On anaphora and discourse deixis

Mira Ariel mariel at post.tau.ac.il
Tue Jul 15 17:42:12 UTC 2014


I don't know why you understand at least MY position as rejecting a distinction between deixis and anaphora. But reality is that so-called deictic markers are overwhelmingly used discourse anaphorically. 



-----Original Message-----
From: Hartmut Haberland [mailto:hartmut at ruc.dk] 
Sent: Tuesday, July 15, 2014 8:03 PM
To: Stephen Lewis
Subject: SV: [FUNKNET] On anaphora and discourse deixis

Stephen, the point I was trying to make about Icelandic sá and þessi, German (stressed) der/das (not the article) and er/es, Biblical Hebrew זֶה and הוּא (according to Ehlich) was exactly what you say: "discourse deixis provides an explanation for the distinction. If we essentially reject discourse deixis, we have to account for these differences in another way". Hartmut

-----Oprindelig meddelelse-----
Fra: funknet-bounces at mailman.rice.edu [mailto:funknet-bounces at mailman.rice.edu] På vegne af Stephen Lewis
Sendt: 15. juli 2014 18:16
Til: Mira Ariel
Emne: Re: [FUNKNET] On anaphora and discourse deixis

In English, there seems to be a distinct usage difference between "this"
and "that" in discourse reference, and casting them as instances of discourse deixis provides an explanation for the distinction. If we essentially reject discourse deixis, we have to account for these differences in another way.

Off the top of my head, I don't have any other examples.


On Sat, Jul 12, 2014 at 5:45 AM, Mira Ariel <mariel at post.tau.ac.il> wrote:

> Dear Marta,
> I agree, and this is certainly how *I counted my referring expressions.
> The reason is that the immediately preceding mention renders the 
> discourse entity quite accessible, often  more accessible than the 
> speech situation does. For example, I argued that clearly deictic 
> expressions (e.g., Hebrew
> 'I') are pronounced differently, as related to how accessible the 
> referent is deemed (shorter when highly accessible, longer when less accessible).
> But you couldn't explain this based on deixis, because the referent is 
> equally accessible in the speech situation. Rather, it's their 
> previous (and recent) mention in the discourse that may raise their accessibility.
> This shows that what counts is the mental accessibility of the 
> antecedent which is sensitive to linguistic mentions. I'm pretty sure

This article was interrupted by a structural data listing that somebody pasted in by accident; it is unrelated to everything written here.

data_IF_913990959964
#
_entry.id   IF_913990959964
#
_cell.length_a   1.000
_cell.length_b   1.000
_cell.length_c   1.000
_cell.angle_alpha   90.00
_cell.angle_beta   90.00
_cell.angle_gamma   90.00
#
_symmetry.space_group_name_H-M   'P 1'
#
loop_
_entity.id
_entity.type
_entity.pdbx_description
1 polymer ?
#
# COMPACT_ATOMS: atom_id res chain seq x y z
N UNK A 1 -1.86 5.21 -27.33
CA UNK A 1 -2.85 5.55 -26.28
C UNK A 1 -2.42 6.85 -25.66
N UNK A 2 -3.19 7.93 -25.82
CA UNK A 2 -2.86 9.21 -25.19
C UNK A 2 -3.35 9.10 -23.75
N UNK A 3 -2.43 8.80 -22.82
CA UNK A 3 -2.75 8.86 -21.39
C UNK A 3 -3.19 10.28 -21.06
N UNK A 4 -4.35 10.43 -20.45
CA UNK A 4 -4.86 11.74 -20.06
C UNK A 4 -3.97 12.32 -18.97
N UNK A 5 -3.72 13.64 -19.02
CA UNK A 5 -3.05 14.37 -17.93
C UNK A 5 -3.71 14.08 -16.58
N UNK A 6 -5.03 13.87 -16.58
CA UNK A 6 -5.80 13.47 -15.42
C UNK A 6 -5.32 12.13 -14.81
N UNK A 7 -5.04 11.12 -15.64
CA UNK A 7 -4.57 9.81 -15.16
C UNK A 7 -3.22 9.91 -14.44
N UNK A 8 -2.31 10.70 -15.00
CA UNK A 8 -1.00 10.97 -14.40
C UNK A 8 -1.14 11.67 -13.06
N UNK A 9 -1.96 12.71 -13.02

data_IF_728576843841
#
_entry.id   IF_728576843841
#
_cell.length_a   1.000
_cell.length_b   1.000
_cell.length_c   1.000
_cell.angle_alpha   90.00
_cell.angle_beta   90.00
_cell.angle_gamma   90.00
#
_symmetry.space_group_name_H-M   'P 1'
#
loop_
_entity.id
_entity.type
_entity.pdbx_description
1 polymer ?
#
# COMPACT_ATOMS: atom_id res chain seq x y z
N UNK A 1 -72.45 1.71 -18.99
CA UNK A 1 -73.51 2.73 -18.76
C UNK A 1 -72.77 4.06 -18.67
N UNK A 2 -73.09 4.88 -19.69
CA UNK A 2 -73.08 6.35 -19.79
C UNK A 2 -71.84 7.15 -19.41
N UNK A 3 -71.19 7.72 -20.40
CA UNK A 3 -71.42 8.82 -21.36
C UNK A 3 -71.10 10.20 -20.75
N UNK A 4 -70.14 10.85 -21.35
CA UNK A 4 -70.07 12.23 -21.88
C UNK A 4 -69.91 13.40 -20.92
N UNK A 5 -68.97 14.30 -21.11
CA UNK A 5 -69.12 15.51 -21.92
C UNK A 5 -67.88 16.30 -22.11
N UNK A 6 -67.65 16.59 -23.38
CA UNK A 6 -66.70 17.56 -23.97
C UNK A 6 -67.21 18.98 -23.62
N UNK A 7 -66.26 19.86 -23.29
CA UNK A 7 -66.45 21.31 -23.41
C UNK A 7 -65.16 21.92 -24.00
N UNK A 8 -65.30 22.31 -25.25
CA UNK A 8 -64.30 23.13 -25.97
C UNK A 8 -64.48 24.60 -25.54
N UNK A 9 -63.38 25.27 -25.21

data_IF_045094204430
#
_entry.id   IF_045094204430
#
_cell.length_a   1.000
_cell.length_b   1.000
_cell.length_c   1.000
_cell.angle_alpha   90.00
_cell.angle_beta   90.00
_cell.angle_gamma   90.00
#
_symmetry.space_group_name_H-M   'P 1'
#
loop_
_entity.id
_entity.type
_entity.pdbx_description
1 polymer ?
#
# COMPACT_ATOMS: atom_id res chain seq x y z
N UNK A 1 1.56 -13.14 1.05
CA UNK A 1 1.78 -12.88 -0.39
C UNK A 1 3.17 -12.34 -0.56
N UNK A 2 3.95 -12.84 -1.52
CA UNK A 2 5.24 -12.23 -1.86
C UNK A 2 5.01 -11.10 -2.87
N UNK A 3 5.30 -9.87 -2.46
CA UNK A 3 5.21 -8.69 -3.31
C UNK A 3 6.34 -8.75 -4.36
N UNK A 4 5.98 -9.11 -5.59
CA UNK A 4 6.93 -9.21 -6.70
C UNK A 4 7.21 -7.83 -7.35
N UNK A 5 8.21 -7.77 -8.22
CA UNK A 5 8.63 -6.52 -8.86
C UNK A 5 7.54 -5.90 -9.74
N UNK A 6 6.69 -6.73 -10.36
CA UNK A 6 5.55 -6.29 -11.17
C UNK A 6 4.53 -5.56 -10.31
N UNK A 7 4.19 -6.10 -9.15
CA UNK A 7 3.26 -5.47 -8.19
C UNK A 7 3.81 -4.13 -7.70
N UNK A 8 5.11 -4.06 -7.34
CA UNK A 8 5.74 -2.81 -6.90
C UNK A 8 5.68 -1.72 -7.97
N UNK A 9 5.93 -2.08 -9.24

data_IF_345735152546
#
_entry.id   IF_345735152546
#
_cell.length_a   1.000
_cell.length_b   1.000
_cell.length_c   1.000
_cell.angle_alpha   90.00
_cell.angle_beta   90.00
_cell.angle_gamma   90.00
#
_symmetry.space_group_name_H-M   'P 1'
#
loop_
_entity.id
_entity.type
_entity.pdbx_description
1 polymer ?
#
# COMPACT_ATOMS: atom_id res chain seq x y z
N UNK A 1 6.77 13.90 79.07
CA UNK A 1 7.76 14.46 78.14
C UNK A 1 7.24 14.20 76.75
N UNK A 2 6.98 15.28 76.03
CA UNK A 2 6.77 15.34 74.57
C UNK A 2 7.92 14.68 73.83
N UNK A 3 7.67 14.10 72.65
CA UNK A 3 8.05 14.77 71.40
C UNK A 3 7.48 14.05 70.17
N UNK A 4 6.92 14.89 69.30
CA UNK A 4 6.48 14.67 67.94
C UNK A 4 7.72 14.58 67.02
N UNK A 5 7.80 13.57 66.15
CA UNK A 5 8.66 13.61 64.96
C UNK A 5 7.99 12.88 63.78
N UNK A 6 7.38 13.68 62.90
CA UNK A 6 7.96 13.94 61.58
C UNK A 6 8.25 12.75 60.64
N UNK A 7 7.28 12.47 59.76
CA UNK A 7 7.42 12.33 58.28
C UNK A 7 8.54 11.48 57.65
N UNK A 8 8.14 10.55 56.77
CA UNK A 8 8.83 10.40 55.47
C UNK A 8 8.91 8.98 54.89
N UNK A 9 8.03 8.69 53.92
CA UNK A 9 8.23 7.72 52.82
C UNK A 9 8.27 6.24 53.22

> I discuss this issue in: 1998. The linguistic status of the “here and 
> now”. Cognitive Linguistics 9: 3. (pp.189-237). Most likely also in 
> 2001. Accessibility
> theory: An overview. In Ted Sanders, Joost Schliperoord and Wilbert 
> Spooren eds. Text representation. John Benjamins (Human cognitive 
> processing series). (pp. 29-87).
> Best,
> Mira (Ariel)
> -----Original Message-----
> From: funknet-bounces at mailman.rice.edu [mailto:
> funknet-bounces at mailman.rice.edu] On Behalf Of MARTA BEGONA CARRETERO 
> Sent: Saturday, July 12, 2014 12:24 PM
> To: Funknet
> Subject: [FUNKNET] On anaphora and discourse deixis
> Dear all,
> After some years’ experience in lecturing on semantics and pragmatics, 
> and revising references on deixis, I wonder whether many cases often 
> signalled as instances of discourse deixis are really anaphoric.
> For example, if I say “I love swimming in the sea because it is very 
> relaxing”, “it” refers to the situation expressed by “swimming in the sea”.
> I see no great difference between the function of “it” in this example 
> and in “I’m tired of this lift because it breaks down every now and 
> then”, in which “it” is unanimously considered as anaphoric.
> And I find little difference between these cases and the function of “this”
> in
> “Did you know that Sally finally won the prize? This is great news.”
> And the same for pronouns such as “it”, “this” or “that” referring to 
> previous or forthcoming long stretches of discourse: why shouldn’t 
> these pronouns be considered as anaphoric or cataphoric, since they 
> stand for information transmitted elsewhere in discourse?
> Similarly, discourse markers such as “however”, “therefore” or “in 
> addition” could be considered as anaphoric, since they point to the 
> previous linguistic context.
> In sum, I feel tempted to restrict discourse deixis to chapter 
> numbers, section numbers, page numbers and other similar expressions; 
> these need the extralinguistic context (in this case, the document to 
> which they belong) in order to be interpreted.
> Many thanks in advance for your responses.
> Best wishes,
> Marta Carretero
> Universidad Complutense, Madrid

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